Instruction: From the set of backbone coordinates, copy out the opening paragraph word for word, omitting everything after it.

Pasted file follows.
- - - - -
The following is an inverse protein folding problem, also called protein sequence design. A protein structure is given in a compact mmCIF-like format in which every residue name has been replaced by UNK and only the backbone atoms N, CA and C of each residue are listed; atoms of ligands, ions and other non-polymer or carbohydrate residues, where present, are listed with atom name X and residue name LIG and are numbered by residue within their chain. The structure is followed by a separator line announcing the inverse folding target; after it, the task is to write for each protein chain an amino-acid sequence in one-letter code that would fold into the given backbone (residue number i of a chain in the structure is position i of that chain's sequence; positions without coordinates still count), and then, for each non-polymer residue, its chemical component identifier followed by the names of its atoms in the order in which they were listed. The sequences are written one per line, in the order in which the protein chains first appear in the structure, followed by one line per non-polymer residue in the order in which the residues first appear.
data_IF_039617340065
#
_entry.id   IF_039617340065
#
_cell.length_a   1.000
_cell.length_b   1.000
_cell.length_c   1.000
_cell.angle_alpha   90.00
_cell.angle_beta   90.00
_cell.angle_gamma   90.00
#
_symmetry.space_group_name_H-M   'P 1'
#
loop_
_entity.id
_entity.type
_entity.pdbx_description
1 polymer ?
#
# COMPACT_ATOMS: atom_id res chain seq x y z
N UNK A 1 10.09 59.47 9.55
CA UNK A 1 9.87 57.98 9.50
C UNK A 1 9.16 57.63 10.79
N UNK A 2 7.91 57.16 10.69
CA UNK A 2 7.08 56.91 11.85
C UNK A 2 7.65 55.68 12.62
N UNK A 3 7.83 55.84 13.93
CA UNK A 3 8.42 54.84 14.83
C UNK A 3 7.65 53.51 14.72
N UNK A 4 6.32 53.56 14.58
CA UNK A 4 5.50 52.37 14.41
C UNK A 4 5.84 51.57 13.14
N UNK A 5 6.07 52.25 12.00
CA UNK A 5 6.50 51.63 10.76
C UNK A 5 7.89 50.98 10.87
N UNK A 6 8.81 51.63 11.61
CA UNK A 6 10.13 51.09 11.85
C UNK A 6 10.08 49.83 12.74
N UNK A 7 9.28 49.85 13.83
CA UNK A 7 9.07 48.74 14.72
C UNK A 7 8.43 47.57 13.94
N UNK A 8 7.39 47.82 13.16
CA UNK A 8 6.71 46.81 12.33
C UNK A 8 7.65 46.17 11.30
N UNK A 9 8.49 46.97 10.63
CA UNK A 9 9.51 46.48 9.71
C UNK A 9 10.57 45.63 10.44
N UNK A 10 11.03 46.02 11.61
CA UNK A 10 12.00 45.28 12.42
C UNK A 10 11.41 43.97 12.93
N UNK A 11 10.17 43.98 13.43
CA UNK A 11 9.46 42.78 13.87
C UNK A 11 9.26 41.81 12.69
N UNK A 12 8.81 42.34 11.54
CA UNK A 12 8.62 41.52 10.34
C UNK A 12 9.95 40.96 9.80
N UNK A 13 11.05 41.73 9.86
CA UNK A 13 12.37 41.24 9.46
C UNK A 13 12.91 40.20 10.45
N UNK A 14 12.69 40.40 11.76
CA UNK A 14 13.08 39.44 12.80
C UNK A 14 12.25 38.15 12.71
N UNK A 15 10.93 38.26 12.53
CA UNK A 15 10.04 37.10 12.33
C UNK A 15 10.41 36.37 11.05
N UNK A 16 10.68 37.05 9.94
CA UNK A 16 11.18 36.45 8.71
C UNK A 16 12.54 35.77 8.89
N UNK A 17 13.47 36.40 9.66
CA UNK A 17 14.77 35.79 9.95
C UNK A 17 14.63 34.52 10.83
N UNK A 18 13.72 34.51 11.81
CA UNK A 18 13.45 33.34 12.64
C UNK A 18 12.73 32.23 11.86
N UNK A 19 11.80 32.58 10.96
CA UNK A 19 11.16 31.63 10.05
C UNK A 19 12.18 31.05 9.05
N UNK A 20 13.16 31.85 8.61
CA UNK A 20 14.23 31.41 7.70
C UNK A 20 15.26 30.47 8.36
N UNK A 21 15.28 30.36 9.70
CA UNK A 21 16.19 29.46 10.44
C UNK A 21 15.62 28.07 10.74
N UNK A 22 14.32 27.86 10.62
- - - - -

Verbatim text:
The following is an inverse protein folding problem, also called protein sequence design. A protein structure is given in a compact mmCIF-like format in which every residue name has been replaced by UNK and only the backbone atoms N, CA and C of each residue are listed; atoms of ligands, ions and other non-polymer or carbohydrate residues, where present, are listed with atom name X and residue name LIG and are numbered by residue within their chain. The structure is followed by a separator line announcing the inverse folding target; after it, the task is to write for each protein chain an amino-acid sequence in one-letter code that would fold into the given backbone (residue number i of a chain in the structure is position i of that chain's sequence; positions without coordinates still count), and then, for each non-polymer residue, its chemical component identifier followed by the names of its atoms in the order in which they were listed. The sequences are written one per line, in the order in which the protein chains first appear in the structure, followed by one line per non-polymer residue in the order in which the residues first appear.